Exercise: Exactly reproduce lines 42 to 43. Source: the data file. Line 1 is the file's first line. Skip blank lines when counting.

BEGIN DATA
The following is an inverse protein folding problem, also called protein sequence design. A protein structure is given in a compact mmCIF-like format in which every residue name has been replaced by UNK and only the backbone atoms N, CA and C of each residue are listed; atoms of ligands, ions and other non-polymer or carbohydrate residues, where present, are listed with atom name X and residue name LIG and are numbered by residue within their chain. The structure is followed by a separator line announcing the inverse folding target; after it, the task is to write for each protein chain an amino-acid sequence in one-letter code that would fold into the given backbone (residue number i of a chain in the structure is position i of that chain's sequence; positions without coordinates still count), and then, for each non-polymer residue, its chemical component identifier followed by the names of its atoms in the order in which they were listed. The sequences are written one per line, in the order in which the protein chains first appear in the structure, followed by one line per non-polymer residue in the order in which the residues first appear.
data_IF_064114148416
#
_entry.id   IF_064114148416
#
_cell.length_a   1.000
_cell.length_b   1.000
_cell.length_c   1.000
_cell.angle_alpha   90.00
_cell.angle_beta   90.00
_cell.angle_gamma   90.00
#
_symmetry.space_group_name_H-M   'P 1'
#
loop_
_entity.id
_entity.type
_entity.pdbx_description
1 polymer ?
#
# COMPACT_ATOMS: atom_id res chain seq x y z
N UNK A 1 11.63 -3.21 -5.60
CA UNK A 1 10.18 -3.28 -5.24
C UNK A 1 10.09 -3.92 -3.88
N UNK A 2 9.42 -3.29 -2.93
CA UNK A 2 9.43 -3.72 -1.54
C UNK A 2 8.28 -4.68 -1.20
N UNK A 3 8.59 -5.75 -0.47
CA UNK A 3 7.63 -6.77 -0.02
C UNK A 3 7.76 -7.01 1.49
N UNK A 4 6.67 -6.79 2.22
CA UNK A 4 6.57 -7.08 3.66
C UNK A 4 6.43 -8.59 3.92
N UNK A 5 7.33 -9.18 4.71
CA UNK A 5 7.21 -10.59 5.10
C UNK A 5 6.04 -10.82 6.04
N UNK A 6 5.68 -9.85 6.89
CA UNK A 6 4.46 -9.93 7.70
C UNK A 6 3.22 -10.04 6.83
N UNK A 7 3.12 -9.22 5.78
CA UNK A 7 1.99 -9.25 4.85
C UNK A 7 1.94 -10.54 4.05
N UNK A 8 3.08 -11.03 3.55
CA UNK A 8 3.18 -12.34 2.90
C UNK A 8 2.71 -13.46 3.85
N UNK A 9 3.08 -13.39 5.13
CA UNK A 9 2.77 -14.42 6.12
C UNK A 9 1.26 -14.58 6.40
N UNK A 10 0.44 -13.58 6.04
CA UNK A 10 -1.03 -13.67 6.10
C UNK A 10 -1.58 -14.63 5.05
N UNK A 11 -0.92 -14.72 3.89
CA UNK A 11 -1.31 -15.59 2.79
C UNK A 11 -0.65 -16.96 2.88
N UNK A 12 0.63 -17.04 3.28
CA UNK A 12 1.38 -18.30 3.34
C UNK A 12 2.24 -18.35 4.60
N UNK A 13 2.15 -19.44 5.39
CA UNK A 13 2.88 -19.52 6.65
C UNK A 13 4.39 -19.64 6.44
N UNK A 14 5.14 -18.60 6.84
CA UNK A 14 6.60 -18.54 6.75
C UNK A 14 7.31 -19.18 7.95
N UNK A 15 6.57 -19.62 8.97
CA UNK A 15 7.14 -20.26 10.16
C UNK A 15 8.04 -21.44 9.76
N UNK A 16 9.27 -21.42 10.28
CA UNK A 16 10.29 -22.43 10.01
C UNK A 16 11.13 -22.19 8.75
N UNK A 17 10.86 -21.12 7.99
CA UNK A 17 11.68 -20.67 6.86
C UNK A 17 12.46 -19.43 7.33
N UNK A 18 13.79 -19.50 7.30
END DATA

C UNK A 7 1.94 -10.54 4.05
N UNK A 8 3.08 -11.03 3.55